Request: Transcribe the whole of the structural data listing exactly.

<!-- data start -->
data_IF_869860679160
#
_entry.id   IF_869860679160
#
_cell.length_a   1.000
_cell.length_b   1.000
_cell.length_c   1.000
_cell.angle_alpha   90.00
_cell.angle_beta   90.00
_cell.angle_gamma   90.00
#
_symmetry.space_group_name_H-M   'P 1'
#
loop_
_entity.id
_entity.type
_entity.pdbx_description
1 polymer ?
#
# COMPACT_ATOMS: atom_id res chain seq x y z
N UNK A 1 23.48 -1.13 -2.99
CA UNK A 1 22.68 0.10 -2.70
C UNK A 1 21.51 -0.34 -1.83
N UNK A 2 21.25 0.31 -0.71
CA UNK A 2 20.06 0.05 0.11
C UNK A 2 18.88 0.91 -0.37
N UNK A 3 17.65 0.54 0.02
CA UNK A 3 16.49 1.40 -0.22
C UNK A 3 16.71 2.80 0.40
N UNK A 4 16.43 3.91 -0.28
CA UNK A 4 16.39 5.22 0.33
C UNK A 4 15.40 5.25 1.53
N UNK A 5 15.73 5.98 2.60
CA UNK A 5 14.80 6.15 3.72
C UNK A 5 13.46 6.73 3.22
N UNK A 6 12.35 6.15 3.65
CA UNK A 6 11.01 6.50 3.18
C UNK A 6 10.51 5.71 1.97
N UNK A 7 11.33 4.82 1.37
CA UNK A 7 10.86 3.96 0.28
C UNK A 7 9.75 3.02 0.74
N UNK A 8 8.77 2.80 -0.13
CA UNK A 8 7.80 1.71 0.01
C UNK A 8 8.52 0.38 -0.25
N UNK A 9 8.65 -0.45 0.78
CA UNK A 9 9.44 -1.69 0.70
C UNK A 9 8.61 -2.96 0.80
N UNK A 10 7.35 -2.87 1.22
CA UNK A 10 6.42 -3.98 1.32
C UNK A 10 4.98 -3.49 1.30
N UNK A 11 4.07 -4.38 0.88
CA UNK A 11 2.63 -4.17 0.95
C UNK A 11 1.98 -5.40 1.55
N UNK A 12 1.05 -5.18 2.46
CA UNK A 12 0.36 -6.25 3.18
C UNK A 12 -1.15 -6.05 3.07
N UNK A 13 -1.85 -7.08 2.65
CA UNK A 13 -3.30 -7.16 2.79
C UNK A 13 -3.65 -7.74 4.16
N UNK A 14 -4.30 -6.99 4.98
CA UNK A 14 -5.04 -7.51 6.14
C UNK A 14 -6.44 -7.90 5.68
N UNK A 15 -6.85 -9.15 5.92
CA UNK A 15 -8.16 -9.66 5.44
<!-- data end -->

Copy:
data_IF_869860679160
#
_entry.id   IF_869860679160
#
_cell.length_a   1.000
_cell.length_b   1.000
_cell.length_c   1.000
_cell.angle_alpha   90.00
_cell.angle_beta   90.00
_cell.angle_gamma   90.00
#
_symmetry.space_group_name_H-M   'P 1'
#
loop_
_entity.id
_entity.type
_entity.pdbx_description
1 polymer ?
#
# COMPACT_ATOMS: atom_id res chain seq x y z
N UNK A 1 23.48 -1.13 -2.99
CA UNK A 1 22.68 0.10 -2.70
C UNK A 1 21.51 -0.34 -1.83
N UNK A 2 21.25 0.31 -0.71
CA UNK A 2 20.06 0.05 0.11
C UNK A 2 18.88 0.91 -0.37
N UNK A 3 17.65 0.54 0.02
CA UNK A 3 16.49 1.40 -0.22
C UNK A 3 16.71 2.80 0.40
N UNK A 4 16.43 3.91 -0.28
CA UNK A 4 16.39 5.22 0.33
C UNK A 4 15.40 5.25 1.53
N UNK A 5 15.73 5.98 2.60
CA UNK A 5 14.80 6.15 3.72
C UNK A 5 13.46 6.73 3.22
N UNK A 6 12.35 6.15 3.65
CA UNK A 6 11.01 6.50 3.18
C UNK A 6 10.51 5.71 1.97
N UNK A 7 11.33 4.82 1.37
CA UNK A 7 10.86 3.96 0.28
C UNK A 7 9.75 3.02 0.74
N UNK A 8 8.77 2.80 -0.13
CA UNK A 8 7.80 1.71 0.01
C UNK A 8 8.52 0.38 -0.25
N UNK A 9 8.65 -0.45 0.78
CA UNK A 9 9.44 -1.69 0.70
C UNK A 9 8.61 -2.96 0.80
N UNK A 10 7.35 -2.87 1.22
CA UNK A 10 6.42 -3.98 1.32
C UNK A 10 4.98 -3.49 1.30
N UNK A 11 4.07 -4.38 0.88
CA UNK A 11 2.63 -4.17 0.95
C UNK A 11 1.98 -5.40 1.55
N UNK A 12 1.05 -5.18 2.46
CA UNK A 12 0.36 -6.25 3.18
C UNK A 12 -1.15 -6.05 3.07
N UNK A 13 -1.85 -7.08 2.65
CA UNK A 13 -3.30 -7.16 2.79
C UNK A 13 -3.65 -7.74 4.16
N UNK A 14 -4.30 -6.99 4.98
CA UNK A 14 -5.04 -7.51 6.14
C UNK A 14 -6.44 -7.90 5.68
N UNK A 15 -6.85 -9.15 5.92
CA UNK A 15 -8.16 -9.66 5.44